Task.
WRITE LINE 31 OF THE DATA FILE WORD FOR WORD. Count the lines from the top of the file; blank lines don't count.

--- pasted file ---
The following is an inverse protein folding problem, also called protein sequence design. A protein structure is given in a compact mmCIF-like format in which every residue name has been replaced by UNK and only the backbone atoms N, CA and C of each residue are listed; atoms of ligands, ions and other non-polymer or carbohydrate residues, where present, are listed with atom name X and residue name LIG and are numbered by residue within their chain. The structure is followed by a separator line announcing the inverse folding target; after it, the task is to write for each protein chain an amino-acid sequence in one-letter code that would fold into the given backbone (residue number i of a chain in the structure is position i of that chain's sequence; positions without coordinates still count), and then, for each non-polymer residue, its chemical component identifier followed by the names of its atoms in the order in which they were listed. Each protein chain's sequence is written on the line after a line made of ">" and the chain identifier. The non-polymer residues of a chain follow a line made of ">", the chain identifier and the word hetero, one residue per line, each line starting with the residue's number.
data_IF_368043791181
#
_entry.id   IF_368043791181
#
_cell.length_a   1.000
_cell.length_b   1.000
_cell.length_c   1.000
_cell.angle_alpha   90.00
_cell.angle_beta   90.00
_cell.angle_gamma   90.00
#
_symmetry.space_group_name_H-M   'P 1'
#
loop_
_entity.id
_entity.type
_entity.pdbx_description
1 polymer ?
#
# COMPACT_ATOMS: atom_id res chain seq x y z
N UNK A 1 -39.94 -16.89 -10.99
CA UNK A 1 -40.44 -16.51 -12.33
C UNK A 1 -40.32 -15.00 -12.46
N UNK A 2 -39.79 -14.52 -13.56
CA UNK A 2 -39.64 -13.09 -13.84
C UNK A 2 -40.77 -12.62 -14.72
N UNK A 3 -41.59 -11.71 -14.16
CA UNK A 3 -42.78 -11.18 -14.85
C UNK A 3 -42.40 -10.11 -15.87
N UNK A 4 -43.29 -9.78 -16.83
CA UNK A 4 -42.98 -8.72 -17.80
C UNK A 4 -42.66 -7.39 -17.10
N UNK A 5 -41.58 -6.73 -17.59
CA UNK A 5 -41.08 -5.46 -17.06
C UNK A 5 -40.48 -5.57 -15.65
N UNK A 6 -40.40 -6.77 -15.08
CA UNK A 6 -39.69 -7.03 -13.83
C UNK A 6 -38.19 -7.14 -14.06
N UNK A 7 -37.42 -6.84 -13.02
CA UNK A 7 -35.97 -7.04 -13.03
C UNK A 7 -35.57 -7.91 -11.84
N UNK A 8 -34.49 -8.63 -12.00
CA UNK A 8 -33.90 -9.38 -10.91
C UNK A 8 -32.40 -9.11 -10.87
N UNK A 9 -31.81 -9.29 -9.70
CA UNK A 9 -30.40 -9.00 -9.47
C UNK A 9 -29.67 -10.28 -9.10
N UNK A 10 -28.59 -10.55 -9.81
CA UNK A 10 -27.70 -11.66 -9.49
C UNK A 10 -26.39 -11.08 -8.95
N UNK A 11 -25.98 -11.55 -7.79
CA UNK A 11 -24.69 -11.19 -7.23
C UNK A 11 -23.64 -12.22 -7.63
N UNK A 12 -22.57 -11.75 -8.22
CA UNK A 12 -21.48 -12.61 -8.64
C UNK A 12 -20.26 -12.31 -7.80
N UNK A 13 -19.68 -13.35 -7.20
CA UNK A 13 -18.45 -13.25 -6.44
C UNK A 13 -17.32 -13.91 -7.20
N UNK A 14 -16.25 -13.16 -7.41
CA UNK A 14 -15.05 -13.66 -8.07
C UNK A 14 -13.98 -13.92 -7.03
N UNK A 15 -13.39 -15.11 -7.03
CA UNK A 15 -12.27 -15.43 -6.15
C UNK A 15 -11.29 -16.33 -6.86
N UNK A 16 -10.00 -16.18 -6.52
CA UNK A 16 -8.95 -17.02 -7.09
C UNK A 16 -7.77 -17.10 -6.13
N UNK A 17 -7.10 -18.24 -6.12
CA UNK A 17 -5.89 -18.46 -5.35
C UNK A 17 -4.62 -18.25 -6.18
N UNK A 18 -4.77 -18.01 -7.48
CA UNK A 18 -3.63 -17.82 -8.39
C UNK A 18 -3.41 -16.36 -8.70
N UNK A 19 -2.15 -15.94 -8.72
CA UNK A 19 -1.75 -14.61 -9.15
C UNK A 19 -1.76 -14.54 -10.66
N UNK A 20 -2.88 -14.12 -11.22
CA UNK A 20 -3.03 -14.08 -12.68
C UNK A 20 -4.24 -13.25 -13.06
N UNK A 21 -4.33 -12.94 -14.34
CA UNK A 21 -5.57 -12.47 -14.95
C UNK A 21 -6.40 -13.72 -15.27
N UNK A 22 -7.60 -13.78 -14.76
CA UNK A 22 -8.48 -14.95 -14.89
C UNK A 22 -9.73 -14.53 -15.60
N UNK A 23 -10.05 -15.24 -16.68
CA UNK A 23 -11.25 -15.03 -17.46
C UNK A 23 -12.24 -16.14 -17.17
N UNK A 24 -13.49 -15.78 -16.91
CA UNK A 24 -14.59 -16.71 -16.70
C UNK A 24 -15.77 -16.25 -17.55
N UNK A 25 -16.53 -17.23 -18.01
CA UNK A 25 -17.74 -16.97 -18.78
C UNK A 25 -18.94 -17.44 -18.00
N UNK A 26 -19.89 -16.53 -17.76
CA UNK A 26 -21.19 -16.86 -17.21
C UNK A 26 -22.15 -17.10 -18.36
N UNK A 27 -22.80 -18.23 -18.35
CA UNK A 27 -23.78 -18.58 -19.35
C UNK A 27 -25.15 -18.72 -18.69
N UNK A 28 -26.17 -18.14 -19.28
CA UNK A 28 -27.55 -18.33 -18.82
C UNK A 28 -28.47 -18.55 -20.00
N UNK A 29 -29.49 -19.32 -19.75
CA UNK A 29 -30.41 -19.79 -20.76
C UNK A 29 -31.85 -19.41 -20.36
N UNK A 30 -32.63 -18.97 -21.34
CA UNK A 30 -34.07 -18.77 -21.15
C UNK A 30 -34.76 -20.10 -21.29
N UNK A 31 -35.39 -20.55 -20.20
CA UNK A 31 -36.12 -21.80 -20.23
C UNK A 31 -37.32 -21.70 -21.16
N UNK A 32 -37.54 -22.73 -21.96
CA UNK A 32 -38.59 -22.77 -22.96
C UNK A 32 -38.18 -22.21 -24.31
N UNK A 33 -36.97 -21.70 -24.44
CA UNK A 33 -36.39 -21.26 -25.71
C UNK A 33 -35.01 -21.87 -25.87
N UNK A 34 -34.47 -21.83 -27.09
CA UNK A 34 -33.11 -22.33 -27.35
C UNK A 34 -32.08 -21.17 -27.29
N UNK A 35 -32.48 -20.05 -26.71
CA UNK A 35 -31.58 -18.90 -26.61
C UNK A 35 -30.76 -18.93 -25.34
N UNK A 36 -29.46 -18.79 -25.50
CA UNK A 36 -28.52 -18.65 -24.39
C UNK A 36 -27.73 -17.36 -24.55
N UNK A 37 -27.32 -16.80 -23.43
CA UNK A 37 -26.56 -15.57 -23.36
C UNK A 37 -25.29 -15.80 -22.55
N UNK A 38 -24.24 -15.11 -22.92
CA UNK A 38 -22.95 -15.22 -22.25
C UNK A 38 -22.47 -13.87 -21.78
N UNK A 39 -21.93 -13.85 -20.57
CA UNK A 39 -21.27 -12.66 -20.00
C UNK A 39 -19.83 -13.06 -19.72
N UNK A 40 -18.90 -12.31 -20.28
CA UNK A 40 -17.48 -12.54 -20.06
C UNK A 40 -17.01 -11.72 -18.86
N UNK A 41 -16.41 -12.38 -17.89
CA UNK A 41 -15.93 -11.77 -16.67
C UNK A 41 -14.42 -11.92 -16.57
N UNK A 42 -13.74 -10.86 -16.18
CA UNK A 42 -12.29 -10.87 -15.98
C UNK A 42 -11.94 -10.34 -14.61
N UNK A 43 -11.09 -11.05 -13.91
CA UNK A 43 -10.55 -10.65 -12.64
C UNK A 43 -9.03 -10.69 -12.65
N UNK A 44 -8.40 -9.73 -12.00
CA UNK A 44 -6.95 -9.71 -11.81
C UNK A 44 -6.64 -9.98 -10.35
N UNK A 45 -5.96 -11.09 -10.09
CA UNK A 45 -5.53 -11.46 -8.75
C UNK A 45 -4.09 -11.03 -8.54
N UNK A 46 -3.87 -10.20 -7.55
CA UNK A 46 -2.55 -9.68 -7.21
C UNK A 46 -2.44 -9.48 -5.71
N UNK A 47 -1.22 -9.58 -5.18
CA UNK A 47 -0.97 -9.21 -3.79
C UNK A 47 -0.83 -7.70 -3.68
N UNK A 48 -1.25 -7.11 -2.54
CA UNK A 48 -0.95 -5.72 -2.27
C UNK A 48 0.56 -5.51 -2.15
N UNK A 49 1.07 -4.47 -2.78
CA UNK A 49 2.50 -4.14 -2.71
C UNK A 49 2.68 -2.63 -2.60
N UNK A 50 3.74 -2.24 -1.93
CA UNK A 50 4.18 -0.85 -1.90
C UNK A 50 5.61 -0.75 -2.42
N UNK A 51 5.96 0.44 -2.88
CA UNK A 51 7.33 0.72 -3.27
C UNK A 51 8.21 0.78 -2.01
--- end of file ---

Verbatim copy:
N UNK A 4 -43.29 -9.78 -16.83